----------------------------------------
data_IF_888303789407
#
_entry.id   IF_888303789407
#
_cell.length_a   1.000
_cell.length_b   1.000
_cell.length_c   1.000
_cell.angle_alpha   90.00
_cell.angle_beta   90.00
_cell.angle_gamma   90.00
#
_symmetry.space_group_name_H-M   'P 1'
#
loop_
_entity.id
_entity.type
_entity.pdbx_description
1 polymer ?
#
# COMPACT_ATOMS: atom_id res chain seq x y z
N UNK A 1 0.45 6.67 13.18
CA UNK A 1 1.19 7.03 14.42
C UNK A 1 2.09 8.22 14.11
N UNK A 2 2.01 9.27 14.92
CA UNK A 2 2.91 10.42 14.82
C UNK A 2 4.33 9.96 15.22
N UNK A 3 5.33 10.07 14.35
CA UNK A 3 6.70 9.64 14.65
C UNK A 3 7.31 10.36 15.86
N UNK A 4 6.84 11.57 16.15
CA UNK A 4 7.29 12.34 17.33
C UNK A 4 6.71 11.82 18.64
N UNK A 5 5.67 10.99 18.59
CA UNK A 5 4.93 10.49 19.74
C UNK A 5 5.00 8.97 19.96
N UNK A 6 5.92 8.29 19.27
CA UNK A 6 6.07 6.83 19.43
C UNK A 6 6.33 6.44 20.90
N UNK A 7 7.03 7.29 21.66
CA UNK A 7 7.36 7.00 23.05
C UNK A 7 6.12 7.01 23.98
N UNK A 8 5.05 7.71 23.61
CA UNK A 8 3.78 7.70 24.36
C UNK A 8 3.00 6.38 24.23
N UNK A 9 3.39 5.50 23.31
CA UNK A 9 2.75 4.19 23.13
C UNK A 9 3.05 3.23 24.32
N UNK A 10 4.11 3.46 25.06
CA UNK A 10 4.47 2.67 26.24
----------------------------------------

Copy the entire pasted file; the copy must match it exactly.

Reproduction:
data_IF_888303789407
#
_entry.id   IF_888303789407
#
_cell.length_a   1.000
_cell.length_b   1.000
_cell.length_c   1.000
_cell.angle_alpha   90.00
_cell.angle_beta   90.00
_cell.angle_gamma   90.00
#
_symmetry.space_group_name_H-M   'P 1'
#
loop_
_entity.id
_entity.type
_entity.pdbx_description
1 polymer ?
#
# COMPACT_ATOMS: atom_id res chain seq x y z
N UNK A 1 0.45 6.67 13.18
CA UNK A 1 1.19 7.03 14.42
C UNK A 1 2.09 8.22 14.11
N UNK A 2 2.01 9.27 14.92
CA UNK A 2 2.91 10.42 14.82
C UNK A 2 4.33 9.96 15.22
N UNK A 3 5.33 10.07 14.35
CA UNK A 3 6.70 9.64 14.65
C UNK A 3 7.31 10.36 15.86
N UNK A 4 6.84 11.57 16.15
CA UNK A 4 7.29 12.34 17.33
C UNK A 4 6.71 11.82 18.64
N UNK A 5 5.67 10.99 18.59
CA UNK A 5 4.93 10.49 19.74
C UNK A 5 5.00 8.97 19.96
N UNK A 6 5.92 8.29 19.27
CA UNK A 6 6.07 6.83 19.43
C UNK A 6 6.33 6.44 20.90
N UNK A 7 7.03 7.29 21.66
CA UNK A 7 7.36 7.00 23.05
C UNK A 7 6.12 7.01 23.98
N UNK A 8 5.05 7.71 23.61
CA UNK A 8 3.78 7.70 24.36
C UNK A 8 3.00 6.38 24.23
N UNK A 9 3.39 5.50 23.31
CA UNK A 9 2.75 4.19 23.13
C UNK A 9 3.05 3.23 24.32
N UNK A 10 4.11 3.46 25.06
CA UNK A 10 4.47 2.67 26.24